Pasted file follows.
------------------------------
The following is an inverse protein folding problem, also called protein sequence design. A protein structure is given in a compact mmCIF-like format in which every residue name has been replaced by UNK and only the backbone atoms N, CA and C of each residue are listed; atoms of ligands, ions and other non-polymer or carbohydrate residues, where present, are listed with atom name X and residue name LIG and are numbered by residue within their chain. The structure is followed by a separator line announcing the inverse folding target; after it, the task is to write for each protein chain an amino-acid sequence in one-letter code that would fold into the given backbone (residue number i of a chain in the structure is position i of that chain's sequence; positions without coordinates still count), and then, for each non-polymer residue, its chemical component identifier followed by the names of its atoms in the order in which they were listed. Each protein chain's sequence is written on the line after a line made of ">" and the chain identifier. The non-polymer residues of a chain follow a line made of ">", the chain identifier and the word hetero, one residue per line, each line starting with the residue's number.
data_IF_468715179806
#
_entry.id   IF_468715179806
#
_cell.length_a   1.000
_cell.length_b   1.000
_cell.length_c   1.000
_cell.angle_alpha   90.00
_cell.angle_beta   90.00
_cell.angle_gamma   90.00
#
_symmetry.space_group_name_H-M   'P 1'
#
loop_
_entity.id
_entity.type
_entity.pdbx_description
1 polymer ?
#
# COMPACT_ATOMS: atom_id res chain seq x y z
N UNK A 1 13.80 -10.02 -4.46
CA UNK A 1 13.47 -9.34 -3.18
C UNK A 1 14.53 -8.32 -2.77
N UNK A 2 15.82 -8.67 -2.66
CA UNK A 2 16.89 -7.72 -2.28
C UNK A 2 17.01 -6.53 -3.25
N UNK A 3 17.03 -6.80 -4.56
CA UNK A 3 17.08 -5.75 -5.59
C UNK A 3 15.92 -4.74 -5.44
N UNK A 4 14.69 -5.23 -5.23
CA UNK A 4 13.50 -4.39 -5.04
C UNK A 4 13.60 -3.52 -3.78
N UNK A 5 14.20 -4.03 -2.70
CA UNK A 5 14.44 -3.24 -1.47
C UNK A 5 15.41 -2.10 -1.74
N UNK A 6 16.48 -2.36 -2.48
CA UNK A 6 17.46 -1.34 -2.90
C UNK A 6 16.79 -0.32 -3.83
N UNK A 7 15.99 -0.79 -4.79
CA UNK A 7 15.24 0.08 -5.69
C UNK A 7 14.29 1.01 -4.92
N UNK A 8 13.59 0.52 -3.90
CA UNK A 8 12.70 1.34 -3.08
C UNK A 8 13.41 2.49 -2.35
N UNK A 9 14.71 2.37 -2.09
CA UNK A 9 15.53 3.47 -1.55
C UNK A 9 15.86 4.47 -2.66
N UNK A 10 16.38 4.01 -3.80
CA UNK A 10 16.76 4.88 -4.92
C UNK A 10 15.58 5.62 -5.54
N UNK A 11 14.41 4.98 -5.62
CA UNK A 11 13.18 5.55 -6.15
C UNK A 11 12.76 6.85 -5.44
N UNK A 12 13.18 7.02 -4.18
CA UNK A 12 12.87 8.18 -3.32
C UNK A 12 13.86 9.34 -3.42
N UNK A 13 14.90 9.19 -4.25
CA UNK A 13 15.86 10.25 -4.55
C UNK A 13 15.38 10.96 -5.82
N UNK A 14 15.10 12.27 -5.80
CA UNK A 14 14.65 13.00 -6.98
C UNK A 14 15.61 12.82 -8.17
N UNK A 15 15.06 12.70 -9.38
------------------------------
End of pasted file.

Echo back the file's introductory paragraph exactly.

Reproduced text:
The following is an inverse protein folding problem, also called protein sequence design. A protein structure is given in a compact mmCIF-like format in which every residue name has been replaced by UNK and only the backbone atoms N, CA and C of each residue are listed; atoms of ligands, ions and other non-polymer or carbohydrate residues, where present, are listed with atom name X and residue name LIG and are numbered by residue within their chain. The structure is followed by a separator line announcing the inverse folding target; after it, the task is to write for each protein chain an amino-acid sequence in one-letter code that would fold into the given backbone (residue number i of a chain in the structure is position i of that chain's sequence; positions without coordinates still count), and then, for each non-polymer residue, its chemical component identifier followed by the names of its atoms in the order in which they were listed. Each protein chain's sequence is written on the line after a line made of ">" and the chain identifier. The non-polymer residues of a chain follow a line made of ">", the chain identifier and the word hetero, one residue per line, each line starting with the residue's number.